Raising the level of your leadership

“Abandon Hope, All Ye Who Enter Here”

Executive_Office_Hallway1098468084There was nothing worse in junior high than being “called to The Office.” Nothing good ever happened in The Office. The best case was having to stay after school; the worst case was…well, use your imagination.

Back in the mid-80s, The Office in our Nashville plant was at the end of a long, dark mahogany row. Even walking down the hall was intimidating. It was a throwback to junior high. Who knew what was going on behind all those closed doors? Most employees called to The Office believed that Dante got it right when he wrote, “Abandon hope, all ye who enter here.” Walking that long dark hall to The Office was like going to hell.

In 1985, we were blessed with a new leader who did three things to help change The Office culture:

  1. He took down the sign that said, The Office. Yes, we really had it.
  2. He had all the lights in the hallway turned on all the time to make it less foreboding.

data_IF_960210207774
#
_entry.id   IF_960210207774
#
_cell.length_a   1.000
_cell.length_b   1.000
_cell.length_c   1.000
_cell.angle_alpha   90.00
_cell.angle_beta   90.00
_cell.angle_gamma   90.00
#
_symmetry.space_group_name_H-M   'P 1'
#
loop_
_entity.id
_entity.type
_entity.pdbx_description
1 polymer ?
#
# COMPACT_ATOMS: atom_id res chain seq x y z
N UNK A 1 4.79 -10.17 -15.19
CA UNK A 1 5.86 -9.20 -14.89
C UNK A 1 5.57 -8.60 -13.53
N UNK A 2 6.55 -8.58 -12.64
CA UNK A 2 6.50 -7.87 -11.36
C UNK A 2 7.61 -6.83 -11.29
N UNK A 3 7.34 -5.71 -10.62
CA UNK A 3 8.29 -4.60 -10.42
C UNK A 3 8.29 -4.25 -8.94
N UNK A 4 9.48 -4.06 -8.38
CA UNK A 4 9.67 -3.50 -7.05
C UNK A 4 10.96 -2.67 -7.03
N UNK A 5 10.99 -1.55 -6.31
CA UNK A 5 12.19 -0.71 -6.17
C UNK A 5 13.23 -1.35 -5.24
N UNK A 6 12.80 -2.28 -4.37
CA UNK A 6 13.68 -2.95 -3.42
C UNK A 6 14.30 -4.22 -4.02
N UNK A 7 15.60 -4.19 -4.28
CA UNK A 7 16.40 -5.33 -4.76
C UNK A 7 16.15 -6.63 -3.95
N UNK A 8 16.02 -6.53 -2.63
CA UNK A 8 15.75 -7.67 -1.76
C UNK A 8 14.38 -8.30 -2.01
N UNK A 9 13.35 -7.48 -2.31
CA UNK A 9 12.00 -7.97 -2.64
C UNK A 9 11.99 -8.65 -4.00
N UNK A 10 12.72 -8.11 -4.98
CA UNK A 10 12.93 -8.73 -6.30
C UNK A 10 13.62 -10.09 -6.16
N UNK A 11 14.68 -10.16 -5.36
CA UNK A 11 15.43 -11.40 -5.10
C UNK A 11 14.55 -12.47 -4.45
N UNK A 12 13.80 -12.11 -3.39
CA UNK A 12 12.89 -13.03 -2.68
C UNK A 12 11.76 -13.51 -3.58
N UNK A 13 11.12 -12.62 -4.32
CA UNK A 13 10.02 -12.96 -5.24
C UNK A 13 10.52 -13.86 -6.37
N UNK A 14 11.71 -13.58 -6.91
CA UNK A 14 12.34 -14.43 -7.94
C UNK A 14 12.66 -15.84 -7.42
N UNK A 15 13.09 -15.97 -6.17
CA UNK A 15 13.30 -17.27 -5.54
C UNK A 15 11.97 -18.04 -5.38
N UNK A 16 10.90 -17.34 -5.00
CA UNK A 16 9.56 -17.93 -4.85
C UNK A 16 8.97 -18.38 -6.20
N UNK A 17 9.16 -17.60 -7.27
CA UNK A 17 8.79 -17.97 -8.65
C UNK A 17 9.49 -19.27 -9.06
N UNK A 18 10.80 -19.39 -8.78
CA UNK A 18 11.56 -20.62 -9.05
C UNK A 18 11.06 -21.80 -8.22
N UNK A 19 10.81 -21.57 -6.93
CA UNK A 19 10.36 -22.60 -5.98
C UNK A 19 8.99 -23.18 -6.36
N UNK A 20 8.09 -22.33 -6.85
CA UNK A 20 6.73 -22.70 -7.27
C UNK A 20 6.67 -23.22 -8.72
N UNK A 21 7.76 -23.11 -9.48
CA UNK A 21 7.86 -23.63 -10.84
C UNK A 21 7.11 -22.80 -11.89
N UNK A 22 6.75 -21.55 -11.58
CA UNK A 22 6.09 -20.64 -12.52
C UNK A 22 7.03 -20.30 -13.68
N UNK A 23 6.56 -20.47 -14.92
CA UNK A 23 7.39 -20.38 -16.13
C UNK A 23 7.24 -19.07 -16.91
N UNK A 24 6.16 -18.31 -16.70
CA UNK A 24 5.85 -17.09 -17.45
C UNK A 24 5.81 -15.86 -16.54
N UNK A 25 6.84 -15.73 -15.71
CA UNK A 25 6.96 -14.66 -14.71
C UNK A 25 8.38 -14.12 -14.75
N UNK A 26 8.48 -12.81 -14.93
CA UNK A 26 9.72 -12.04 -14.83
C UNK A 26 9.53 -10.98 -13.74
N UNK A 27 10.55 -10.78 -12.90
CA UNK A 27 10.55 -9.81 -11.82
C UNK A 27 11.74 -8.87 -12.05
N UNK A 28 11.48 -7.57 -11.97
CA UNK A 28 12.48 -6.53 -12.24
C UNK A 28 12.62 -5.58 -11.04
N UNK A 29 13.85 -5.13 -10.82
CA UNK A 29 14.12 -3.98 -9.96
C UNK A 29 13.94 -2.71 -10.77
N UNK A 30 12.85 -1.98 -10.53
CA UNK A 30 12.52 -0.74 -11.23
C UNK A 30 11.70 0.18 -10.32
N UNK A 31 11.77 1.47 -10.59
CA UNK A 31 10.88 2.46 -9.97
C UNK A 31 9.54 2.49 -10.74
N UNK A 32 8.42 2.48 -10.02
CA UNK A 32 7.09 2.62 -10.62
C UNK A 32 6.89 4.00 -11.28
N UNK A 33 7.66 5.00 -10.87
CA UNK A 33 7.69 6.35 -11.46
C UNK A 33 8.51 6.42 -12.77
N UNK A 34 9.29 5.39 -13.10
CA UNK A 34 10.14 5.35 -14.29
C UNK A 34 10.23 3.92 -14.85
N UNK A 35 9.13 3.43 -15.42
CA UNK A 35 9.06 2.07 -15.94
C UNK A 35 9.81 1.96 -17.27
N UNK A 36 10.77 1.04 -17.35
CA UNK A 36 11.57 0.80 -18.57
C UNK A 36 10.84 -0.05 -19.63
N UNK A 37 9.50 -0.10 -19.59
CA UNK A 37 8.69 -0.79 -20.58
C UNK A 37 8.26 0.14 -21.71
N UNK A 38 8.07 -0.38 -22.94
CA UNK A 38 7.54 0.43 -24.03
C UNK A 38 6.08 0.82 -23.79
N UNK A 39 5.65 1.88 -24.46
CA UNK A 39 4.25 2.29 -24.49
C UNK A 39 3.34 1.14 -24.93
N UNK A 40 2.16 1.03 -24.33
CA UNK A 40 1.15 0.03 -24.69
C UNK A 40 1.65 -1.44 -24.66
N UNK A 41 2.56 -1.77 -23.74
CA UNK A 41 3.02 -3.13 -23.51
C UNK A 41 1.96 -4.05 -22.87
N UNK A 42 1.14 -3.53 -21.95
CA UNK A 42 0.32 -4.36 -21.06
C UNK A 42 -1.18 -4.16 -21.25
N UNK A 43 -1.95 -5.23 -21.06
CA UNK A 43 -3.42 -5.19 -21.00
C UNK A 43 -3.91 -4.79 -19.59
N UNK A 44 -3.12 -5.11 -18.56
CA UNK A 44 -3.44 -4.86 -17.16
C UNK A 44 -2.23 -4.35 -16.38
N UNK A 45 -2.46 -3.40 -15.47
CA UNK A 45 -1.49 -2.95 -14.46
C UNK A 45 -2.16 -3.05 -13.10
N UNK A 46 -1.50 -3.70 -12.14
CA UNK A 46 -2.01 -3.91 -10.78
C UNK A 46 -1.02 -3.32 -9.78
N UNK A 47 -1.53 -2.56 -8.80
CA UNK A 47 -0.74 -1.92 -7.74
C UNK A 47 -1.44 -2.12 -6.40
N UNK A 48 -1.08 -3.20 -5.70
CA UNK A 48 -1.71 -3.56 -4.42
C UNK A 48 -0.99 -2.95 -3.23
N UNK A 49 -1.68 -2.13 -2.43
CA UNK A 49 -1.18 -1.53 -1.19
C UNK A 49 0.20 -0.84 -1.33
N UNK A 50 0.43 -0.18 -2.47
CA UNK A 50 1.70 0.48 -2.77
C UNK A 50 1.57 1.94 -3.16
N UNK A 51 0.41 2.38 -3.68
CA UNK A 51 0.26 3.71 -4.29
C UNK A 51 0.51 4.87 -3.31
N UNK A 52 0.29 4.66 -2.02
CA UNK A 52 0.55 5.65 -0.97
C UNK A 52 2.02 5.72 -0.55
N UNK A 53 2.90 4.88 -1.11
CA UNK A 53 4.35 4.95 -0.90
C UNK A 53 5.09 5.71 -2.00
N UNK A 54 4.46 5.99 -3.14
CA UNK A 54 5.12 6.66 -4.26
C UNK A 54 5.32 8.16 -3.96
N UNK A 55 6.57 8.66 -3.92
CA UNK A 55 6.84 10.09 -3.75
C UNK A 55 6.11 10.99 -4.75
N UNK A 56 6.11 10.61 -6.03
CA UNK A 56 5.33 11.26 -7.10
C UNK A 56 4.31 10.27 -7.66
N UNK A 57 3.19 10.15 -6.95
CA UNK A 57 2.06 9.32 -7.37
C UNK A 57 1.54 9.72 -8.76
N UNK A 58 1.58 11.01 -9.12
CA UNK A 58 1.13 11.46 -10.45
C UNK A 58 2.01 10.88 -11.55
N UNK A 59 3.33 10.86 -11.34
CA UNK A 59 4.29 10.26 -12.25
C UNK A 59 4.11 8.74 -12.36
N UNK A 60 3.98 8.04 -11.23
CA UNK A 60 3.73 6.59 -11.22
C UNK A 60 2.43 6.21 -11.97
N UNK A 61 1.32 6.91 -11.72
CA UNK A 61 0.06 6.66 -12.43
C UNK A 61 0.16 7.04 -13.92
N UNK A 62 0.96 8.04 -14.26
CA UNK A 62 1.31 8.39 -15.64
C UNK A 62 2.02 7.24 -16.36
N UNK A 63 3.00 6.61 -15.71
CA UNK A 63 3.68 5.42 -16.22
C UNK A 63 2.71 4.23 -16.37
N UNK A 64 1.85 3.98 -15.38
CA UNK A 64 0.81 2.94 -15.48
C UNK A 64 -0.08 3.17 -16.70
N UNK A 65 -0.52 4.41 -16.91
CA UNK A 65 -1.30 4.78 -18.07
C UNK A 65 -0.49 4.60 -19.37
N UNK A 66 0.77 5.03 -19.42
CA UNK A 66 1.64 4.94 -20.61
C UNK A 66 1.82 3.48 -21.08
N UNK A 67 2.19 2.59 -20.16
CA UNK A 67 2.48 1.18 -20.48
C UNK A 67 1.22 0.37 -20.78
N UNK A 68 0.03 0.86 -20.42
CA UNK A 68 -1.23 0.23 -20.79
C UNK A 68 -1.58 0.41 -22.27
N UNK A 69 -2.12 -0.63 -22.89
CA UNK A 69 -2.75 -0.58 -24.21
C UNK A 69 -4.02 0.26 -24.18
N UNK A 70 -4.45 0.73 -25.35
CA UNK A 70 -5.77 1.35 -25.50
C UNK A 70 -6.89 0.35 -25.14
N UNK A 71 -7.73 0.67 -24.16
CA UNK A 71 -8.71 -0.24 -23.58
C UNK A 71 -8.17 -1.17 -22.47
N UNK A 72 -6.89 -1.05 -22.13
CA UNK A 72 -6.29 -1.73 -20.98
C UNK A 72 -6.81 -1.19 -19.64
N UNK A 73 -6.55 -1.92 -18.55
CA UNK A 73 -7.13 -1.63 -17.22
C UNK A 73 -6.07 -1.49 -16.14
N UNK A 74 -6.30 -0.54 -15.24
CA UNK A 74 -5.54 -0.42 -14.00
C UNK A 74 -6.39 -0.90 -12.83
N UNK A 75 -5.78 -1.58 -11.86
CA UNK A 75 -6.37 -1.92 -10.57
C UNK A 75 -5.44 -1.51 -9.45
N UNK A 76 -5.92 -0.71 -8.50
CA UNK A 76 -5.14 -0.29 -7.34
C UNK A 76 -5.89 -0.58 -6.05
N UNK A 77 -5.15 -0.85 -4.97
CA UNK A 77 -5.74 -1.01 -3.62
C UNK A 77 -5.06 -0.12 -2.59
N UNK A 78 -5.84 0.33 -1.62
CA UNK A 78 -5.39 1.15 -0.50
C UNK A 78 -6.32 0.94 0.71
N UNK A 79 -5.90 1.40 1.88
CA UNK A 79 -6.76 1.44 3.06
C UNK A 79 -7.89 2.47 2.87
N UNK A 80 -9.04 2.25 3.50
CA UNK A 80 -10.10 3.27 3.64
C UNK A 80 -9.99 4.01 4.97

3. He had us leave our doors open all the time (unless we were having a truly confidential conversation) to help create a “you’re welcome, we’re accessible” environment.

Sadly, in too many organizations today, being called to The Office revives those junior-high fears. Leaders—who are actually bosses using fear as a leadership tool—sit behind their closed doors waiting to dispense Don Vito Corleone style discipline (check out The Godfather) to terrified employees. And then they wonder why the best and brightest don’t stay around long, why morale is so low, why productivity is so low, and why nobody ever tells them the truth about anything.

If your organization has a The Office culture, do something about it today! Open the doors and turn on the lights. Better yet, get out of The Office and walk the floors. Be visible, accessible, and personable. Fear is a lousy, ineffective leadership tool. If you use it, it is hurting you and your organization. And, it will continue to hurt until you do something to change it—starting with changing yourself.

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© Copyright 2013 by Dick Wells, The Hard Lessons Company

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